Mary in the Epistles by Thomas Stiverd Livius. Comments on the Epistles part 35


5 Now the end of the commandment is charity, from a pure heart, and a good conscience, and an unfeigned faith.

To attain this end, let us frequently meditate on what is said of Mary in the Gospels; for the qualities of charity here mentioned are specially characteristic of her.  See supra, 2 Thess. iii. 9.


1 I desire therefore, first of all, that supplications, prayers, intercessions, and thanksgivings be made for all men :

2 For kings, and for all that are in high station: that we may lead a quiet and a peaceable life in all piety and chastity.

3 For this is good and acceptable in the sight of God our Saviour,

4 Who will have all men to be saved, and to come to the know ledge of the truth.

5 For there is one God, and one mediator of God and men, the man Jesus Christ :

6 Who gave himself a redemption for all, a testimony in due times.

The words in v. 5 are equivalent to : As there is one only God, so there is one only Mediator between God and men, the Man Christ Jesus. This however, according to S. Paul, does not exclude other mediators in another and most true sense. For all those who pray, and by their prayers obtain graces in behalf of others, are really mediators between God and men: and S. Paul had just before said that Christians should thus be mediators by interceding for all men: this being well-pleasing to God and conducive to man's salvation (v.v. 1, 3, 4); and just for this very reason, because there is one only Mediator (that is, of justice, and per se), the Man Christ Jesus, in and through Whom all others must mediate. " For there is one God," etc. (v.v. 5, 6). The fact is, the more exclusively, in a right sense, we look to Jesus Christ as our one only Mediator with God, the more efficacious may we consider the mediation of others, and pre-eminently that of His holy Mother. And the more we exalt, in a right sense, Mary as our mediatress (by grace), and trust in the power of her intercession, the more do we exalt and attribute efficacy to the one only mediation (of justice) of our Lord Jesus Christ, through and from which all other mediation with God derives its efficacy. In the same way Our Lord says that there is none good but God alone; and yet He says too, " Be ye perfect as your heavenly Father is perfect." And the Church says, Tu solus Sanctus; and yet God says, "Sancti eritis quoniam Ego sanctus sum." So too Jesus Christ says : "Call none your father upon earth : for one is your Father who is in heaven ;" yet S. Paul speaks of himself as a father to his converts.

9 In like manner, women also in decent apparel: adorning themselves with modesty and sobriety, not with plaited hair, or gold, or pearls, or costly attire,

10 But as it becometh women professing godliness, with good works.

11 Let the woman learn in silence, with all subjection.

12 But I suffer not a woman to teach, nor to use authority over the man : but to be in silence.

How completely are these Apostolic injunctions (incident ally, as it were) conformable to the Catholic traditional idea of the Blessed Virgin Mary, as expressed by S. Ambrose and other Fathers, and as shown forth by all those Catholic women, who have in every age endeavoured to take Mary as their model, and professed to walk in her footsteps. It was doubtless, because Mary was to be the ideal of a perfect Christian woman, whose character was entirely conformed to that of her Divine Son, and because such a view of her was from the beginning deeply impressed in the mind of the Catholic Church, that so little is explicitly said of her in Holy Scripture. We may note the prudent silence of our Lady from the words: "Mary kept all these things in her heart;" [Luke ii. 31] and from her silence with regard to the doubt of S. Joseph.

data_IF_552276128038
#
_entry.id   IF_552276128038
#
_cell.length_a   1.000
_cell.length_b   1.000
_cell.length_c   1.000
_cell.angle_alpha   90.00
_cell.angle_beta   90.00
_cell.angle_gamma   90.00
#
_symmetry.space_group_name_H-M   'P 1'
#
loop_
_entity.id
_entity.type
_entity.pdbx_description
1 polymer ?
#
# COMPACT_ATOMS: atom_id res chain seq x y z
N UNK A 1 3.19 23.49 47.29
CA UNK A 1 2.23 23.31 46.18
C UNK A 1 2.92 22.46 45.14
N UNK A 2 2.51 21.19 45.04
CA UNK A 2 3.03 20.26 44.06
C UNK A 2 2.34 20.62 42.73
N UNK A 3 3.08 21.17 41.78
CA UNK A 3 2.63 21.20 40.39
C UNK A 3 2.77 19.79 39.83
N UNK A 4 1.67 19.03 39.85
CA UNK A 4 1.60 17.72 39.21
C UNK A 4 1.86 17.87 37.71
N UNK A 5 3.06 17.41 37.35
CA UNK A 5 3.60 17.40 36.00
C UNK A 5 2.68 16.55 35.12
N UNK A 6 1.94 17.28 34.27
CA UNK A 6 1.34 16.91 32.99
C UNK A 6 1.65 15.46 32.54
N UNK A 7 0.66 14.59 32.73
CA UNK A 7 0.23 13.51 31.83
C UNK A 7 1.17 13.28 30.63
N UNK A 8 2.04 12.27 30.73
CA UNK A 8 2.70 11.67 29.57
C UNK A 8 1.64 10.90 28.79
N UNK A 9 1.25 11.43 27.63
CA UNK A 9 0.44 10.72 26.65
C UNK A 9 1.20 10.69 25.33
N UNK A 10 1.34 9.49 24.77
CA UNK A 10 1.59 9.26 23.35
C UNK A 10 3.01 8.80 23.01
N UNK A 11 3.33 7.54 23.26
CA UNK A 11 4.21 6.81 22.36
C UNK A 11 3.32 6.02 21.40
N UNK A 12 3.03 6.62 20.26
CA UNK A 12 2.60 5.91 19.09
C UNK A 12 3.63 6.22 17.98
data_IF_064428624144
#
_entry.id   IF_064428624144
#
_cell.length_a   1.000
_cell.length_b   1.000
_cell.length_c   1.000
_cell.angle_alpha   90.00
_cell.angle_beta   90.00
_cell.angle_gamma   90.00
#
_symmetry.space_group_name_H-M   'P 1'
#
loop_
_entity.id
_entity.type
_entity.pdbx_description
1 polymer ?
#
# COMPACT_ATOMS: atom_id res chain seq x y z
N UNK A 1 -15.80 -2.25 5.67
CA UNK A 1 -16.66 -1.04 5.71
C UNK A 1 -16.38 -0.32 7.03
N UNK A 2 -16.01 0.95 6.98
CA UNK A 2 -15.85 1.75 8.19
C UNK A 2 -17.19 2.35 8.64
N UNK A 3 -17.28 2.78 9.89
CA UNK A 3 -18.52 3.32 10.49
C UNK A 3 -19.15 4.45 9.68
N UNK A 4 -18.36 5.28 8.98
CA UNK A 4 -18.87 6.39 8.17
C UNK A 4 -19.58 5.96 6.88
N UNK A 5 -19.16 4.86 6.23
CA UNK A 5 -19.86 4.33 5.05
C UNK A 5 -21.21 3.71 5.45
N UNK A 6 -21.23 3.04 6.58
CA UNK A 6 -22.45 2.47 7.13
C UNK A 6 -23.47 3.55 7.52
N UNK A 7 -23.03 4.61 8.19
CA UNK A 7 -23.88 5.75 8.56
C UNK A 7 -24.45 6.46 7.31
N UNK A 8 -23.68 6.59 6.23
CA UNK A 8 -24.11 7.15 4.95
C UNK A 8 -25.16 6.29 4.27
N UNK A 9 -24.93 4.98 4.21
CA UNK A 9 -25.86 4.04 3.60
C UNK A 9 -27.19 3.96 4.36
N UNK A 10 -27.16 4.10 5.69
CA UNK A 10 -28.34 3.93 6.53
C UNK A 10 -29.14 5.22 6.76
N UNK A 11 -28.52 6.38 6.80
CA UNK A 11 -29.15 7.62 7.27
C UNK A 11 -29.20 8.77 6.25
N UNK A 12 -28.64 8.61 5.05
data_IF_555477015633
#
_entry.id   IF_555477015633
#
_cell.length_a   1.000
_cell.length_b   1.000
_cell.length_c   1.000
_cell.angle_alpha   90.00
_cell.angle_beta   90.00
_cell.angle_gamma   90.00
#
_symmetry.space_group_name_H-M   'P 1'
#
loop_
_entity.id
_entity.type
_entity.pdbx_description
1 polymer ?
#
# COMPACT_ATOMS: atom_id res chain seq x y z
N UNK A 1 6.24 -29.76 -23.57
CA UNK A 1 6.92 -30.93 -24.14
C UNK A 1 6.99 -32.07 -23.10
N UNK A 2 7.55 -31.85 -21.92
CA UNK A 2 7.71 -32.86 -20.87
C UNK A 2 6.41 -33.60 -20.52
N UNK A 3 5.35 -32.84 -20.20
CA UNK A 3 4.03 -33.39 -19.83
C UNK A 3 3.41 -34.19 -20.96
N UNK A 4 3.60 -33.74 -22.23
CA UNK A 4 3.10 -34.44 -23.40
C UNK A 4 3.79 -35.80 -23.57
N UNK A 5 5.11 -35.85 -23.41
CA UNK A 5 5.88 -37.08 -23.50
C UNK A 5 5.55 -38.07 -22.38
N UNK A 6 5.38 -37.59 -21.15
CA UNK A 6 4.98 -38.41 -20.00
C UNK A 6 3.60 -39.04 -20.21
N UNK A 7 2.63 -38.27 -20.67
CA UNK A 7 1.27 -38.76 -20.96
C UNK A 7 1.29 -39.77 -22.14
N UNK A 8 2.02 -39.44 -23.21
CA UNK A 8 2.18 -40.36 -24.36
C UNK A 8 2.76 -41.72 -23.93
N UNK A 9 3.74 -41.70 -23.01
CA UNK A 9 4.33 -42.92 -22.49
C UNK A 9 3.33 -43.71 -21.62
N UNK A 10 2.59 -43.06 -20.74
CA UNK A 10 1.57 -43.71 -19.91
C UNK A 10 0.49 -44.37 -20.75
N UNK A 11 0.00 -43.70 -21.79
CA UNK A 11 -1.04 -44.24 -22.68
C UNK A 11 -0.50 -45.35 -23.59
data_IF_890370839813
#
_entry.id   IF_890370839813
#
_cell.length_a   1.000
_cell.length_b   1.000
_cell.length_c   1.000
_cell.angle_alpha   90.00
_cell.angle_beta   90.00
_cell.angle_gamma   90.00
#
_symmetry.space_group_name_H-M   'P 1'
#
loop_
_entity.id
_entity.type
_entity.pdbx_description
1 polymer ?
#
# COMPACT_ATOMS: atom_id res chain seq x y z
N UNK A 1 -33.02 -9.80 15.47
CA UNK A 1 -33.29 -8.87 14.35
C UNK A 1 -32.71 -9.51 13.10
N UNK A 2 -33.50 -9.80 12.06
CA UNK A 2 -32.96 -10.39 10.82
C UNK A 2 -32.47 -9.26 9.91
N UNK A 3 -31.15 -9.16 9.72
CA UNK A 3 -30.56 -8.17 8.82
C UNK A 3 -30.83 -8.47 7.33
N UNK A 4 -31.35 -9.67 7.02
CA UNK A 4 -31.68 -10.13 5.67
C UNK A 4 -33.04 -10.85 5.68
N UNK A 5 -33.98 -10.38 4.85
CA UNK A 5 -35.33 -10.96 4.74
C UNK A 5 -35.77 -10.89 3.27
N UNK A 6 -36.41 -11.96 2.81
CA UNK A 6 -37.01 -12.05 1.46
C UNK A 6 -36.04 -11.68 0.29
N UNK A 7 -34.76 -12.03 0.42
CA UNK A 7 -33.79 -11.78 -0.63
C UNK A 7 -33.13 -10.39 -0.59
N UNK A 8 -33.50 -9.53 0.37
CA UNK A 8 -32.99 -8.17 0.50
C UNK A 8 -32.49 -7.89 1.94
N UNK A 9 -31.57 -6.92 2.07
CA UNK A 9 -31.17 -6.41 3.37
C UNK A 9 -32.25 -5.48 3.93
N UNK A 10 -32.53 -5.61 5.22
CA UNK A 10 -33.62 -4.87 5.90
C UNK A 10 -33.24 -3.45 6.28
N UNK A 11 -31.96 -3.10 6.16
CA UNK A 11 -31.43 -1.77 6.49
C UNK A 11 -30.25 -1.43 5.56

15 Yet she shall be saved through childbearing ; if she continue in faith, and love, and sanctification, with sobriety.

Mary, through her glorious childbearing, was made to us the instrument of our salvation, and was thereby herself the more sanctified, magnified, and glorified. Through her blessed child-bearing comes, as it were, the reversal to Christian mothers of the primeval sentence pronounced on the daughters of Eve : " In sorrow shalt thou bring forth children : " [Gen. iii. 16.] and now amongst the faithful, since women are children of Mary, the Second Eve and true Mother of the living, child-bearing and the rearing up of Christian children have become to them a source of glory and merit, and a means of salvation. And Christian mothers are themselves also, in a certain sense, after Mary mothers of the living, that is, of Christian children, who shall live to God here on earth by faith, and for ever in heavenly glory.

"Theophylact says that some understand through childbearing (dia tes teknogonias) to mean the childbirth of the Blessed Virgin Mary, which effected women's salvation: for she gave birth to Christ, and in Him to many Christian sons and daughters. . . . The preposition, through (per), here denotes the cause and merit — that is to say, through the labours which the woman undergoes in childbirth, and in the bringing up of children in the faith and in a good Christian life; by the merit whereof she will be saved." [Cornelius a Lapide, in loc.]